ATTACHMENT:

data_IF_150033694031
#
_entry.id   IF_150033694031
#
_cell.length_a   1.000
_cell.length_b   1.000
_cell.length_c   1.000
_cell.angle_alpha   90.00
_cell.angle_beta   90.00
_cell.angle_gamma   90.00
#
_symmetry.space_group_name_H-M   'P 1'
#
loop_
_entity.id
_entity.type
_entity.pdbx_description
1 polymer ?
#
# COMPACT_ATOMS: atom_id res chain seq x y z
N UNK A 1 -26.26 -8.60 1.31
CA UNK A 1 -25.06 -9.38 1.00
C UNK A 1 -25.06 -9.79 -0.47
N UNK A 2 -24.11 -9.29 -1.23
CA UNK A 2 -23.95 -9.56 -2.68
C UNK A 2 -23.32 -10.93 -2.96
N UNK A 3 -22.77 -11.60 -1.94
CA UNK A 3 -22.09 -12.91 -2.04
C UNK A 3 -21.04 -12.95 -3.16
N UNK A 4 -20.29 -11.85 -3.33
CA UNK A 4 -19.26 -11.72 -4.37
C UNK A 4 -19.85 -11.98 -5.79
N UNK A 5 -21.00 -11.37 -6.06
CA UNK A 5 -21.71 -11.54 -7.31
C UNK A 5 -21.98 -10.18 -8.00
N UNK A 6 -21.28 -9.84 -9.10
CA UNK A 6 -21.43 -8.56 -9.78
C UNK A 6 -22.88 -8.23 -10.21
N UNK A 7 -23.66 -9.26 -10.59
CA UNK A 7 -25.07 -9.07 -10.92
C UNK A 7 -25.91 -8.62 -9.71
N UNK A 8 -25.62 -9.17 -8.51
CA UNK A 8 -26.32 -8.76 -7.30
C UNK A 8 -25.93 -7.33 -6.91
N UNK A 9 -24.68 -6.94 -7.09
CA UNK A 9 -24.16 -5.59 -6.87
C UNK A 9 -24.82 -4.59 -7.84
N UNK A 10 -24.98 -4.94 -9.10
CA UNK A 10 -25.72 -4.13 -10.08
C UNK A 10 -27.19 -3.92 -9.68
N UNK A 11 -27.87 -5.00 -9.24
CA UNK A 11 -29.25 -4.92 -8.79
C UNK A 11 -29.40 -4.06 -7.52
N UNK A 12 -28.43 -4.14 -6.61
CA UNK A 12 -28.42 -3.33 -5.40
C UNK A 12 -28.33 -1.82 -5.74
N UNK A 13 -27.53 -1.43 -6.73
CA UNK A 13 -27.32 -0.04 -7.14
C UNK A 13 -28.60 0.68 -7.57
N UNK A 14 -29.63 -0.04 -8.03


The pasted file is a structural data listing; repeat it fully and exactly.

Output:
data_IF_150033694031
#
_entry.id   IF_150033694031
#
_cell.length_a   1.000
_cell.length_b   1.000
_cell.length_c   1.000
_cell.angle_alpha   90.00
_cell.angle_beta   90.00
_cell.angle_gamma   90.00
#
_symmetry.space_group_name_H-M   'P 1'
#
loop_
_entity.id
_entity.type
_entity.pdbx_description
1 polymer ?
#
# COMPACT_ATOMS: atom_id res chain seq x y z
N UNK A 1 -26.26 -8.60 1.31
CA UNK A 1 -25.06 -9.38 1.00
C UNK A 1 -25.06 -9.79 -0.47
N UNK A 2 -24.11 -9.29 -1.23
CA UNK A 2 -23.95 -9.56 -2.68
C UNK A 2 -23.32 -10.93 -2.96
N UNK A 3 -22.77 -11.60 -1.94
CA UNK A 3 -22.09 -12.91 -2.04
C UNK A 3 -21.04 -12.95 -3.16
N UNK A 4 -20.29 -11.85 -3.33
CA UNK A 4 -19.26 -11.72 -4.37
C UNK A 4 -19.85 -11.98 -5.79
N UNK A 5 -21.00 -11.37 -6.06
CA UNK A 5 -21.71 -11.54 -7.31
C UNK A 5 -21.98 -10.18 -8.00
N UNK A 6 -21.28 -9.84 -9.10
CA UNK A 6 -21.43 -8.56 -9.78
C UNK A 6 -22.88 -8.23 -10.21
N UNK A 7 -23.66 -9.26 -10.59
CA UNK A 7 -25.07 -9.07 -10.92
C UNK A 7 -25.91 -8.62 -9.71
N UNK A 8 -25.62 -9.17 -8.51
CA UNK A 8 -26.32 -8.76 -7.30
C UNK A 8 -25.93 -7.33 -6.91
N UNK A 9 -24.68 -6.94 -7.09
CA UNK A 9 -24.16 -5.59 -6.87
C UNK A 9 -24.82 -4.59 -7.84
N UNK A 10 -24.98 -4.94 -9.10
CA UNK A 10 -25.72 -4.13 -10.08
C UNK A 10 -27.19 -3.92 -9.68
N UNK A 11 -27.87 -5.00 -9.24
CA UNK A 11 -29.25 -4.92 -8.79
C UNK A 11 -29.40 -4.06 -7.52
N UNK A 12 -28.43 -4.14 -6.61
CA UNK A 12 -28.42 -3.33 -5.40
C UNK A 12 -28.33 -1.82 -5.74
N UNK A 13 -27.53 -1.43 -6.73
CA UNK A 13 -27.32 -0.04 -7.14
C UNK A 13 -28.60 0.68 -7.57
N UNK A 14 -29.63 -0.04 -8.03